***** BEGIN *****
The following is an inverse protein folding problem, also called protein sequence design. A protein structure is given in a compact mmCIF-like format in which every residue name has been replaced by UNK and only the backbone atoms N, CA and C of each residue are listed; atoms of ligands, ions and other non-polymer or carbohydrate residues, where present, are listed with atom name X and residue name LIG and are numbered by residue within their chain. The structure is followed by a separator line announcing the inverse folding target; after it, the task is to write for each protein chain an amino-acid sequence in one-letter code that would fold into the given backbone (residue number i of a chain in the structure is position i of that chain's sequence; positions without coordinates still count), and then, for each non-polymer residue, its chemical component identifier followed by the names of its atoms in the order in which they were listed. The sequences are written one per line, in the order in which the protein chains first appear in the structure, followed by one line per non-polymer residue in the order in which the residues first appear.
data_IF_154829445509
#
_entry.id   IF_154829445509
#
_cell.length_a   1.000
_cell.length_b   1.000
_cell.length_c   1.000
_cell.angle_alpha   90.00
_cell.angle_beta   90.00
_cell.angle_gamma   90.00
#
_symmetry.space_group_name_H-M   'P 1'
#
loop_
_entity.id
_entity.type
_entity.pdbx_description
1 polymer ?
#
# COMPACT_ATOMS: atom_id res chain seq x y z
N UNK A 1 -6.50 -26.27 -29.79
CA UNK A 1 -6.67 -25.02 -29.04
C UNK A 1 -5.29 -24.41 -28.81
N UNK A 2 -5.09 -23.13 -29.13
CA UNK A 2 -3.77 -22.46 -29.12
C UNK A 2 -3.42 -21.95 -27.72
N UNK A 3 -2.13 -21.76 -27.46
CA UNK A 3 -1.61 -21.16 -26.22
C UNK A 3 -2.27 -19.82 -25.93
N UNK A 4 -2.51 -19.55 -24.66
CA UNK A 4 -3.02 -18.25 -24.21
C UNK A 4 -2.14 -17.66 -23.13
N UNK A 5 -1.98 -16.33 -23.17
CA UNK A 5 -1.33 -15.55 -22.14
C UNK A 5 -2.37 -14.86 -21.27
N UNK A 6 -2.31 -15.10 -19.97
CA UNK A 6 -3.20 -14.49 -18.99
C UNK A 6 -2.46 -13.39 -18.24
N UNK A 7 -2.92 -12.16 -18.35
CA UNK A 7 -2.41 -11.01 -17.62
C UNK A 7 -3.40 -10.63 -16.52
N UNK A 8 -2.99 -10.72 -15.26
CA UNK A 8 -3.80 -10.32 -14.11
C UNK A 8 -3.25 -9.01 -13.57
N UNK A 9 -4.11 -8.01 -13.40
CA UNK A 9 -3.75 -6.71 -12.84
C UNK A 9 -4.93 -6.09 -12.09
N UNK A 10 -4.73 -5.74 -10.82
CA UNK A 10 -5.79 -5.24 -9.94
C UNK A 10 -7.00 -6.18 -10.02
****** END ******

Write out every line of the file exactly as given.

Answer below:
The following is an inverse protein folding problem, also called protein sequence design. A protein structure is given in a compact mmCIF-like format in which every residue name has been replaced by UNK and only the backbone atoms N, CA and C of each residue are listed; atoms of ligands, ions and other non-polymer or carbohydrate residues, where present, are listed with atom name X and residue name LIG and are numbered by residue within their chain. The structure is followed by a separator line announcing the inverse folding target; after it, the task is to write for each protein chain an amino-acid sequence in one-letter code that would fold into the given backbone (residue number i of a chain in the structure is position i of that chain's sequence; positions without coordinates still count), and then, for each non-polymer residue, its chemical component identifier followed by the names of its atoms in the order in which they were listed. The sequences are written one per line, in the order in which the protein chains first appear in the structure, followed by one line per non-polymer residue in the order in which the residues first appear.
data_IF_154829445509
#
_entry.id   IF_154829445509
#
_cell.length_a   1.000
_cell.length_b   1.000
_cell.length_c   1.000
_cell.angle_alpha   90.00
_cell.angle_beta   90.00
_cell.angle_gamma   90.00
#
_symmetry.space_group_name_H-M   'P 1'
#
loop_
_entity.id
_entity.type
_entity.pdbx_description
1 polymer ?
#
# COMPACT_ATOMS: atom_id res chain seq x y z
N UNK A 1 -6.50 -26.27 -29.79
CA UNK A 1 -6.67 -25.02 -29.04
C UNK A 1 -5.29 -24.41 -28.81
N UNK A 2 -5.09 -23.13 -29.13
CA UNK A 2 -3.77 -22.46 -29.12
C UNK A 2 -3.42 -21.95 -27.72
N UNK A 3 -2.13 -21.76 -27.46
CA UNK A 3 -1.61 -21.16 -26.22
C UNK A 3 -2.27 -19.82 -25.93
N UNK A 4 -2.51 -19.55 -24.66
CA UNK A 4 -3.02 -18.25 -24.21
C UNK A 4 -2.14 -17.66 -23.13
N UNK A 5 -1.98 -16.33 -23.17
CA UNK A 5 -1.33 -15.55 -22.14
C UNK A 5 -2.37 -14.86 -21.27
N UNK A 6 -2.31 -15.10 -19.97
CA UNK A 6 -3.20 -14.49 -18.99
C UNK A 6 -2.46 -13.39 -18.24
N UNK A 7 -2.92 -12.16 -18.35
CA UNK A 7 -2.41 -11.01 -17.62
C UNK A 7 -3.40 -10.63 -16.52
N UNK A 8 -2.99 -10.72 -15.26
CA UNK A 8 -3.80 -10.32 -14.11
C UNK A 8 -3.25 -9.01 -13.57
N UNK A 9 -4.11 -8.01 -13.40
CA UNK A 9 -3.75 -6.71 -12.84
C UNK A 9 -4.93 -6.09 -12.09
N UNK A 10 -4.73 -5.74 -10.82
CA UNK A 10 -5.79 -5.24 -9.94
C UNK A 10 -7.00 -6.18 -10.02